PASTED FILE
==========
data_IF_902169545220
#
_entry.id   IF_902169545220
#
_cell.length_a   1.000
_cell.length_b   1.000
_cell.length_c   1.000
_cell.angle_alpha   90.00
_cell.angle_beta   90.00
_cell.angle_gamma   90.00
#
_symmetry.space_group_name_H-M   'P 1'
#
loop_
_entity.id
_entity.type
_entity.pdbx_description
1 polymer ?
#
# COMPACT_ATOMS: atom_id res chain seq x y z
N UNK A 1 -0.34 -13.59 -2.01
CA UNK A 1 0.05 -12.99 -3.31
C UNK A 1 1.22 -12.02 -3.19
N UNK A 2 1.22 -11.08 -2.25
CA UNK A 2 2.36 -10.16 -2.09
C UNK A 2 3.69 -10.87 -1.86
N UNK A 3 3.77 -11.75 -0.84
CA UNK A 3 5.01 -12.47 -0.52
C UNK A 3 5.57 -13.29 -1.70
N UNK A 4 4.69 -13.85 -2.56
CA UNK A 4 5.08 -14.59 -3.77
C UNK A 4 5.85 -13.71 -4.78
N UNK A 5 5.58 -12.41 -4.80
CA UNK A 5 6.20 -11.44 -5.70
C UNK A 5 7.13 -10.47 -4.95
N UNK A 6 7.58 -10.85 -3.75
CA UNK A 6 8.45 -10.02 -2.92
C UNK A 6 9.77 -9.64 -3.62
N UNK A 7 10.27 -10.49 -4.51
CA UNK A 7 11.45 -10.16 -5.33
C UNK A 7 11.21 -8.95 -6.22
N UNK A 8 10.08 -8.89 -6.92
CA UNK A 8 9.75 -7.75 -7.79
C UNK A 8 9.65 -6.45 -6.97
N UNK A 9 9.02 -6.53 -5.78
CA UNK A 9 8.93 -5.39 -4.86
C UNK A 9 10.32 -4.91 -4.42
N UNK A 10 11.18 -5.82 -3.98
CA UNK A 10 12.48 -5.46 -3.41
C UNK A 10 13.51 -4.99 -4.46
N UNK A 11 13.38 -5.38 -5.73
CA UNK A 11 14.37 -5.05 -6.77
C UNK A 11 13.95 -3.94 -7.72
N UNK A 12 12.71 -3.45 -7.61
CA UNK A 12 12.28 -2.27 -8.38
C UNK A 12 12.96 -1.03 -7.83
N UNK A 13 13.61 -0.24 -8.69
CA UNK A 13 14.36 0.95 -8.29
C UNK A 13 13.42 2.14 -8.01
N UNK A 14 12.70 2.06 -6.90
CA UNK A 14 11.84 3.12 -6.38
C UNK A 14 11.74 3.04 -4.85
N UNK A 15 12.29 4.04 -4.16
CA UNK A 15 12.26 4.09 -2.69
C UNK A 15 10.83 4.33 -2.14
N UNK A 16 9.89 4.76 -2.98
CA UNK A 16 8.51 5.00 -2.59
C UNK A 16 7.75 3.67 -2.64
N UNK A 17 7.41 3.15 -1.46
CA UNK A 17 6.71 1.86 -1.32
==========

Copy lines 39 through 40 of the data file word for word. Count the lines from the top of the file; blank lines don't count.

N UNK A 7 10.27 -10.49 -4.51
CA UNK A 7 11.45 -10.16 -5.33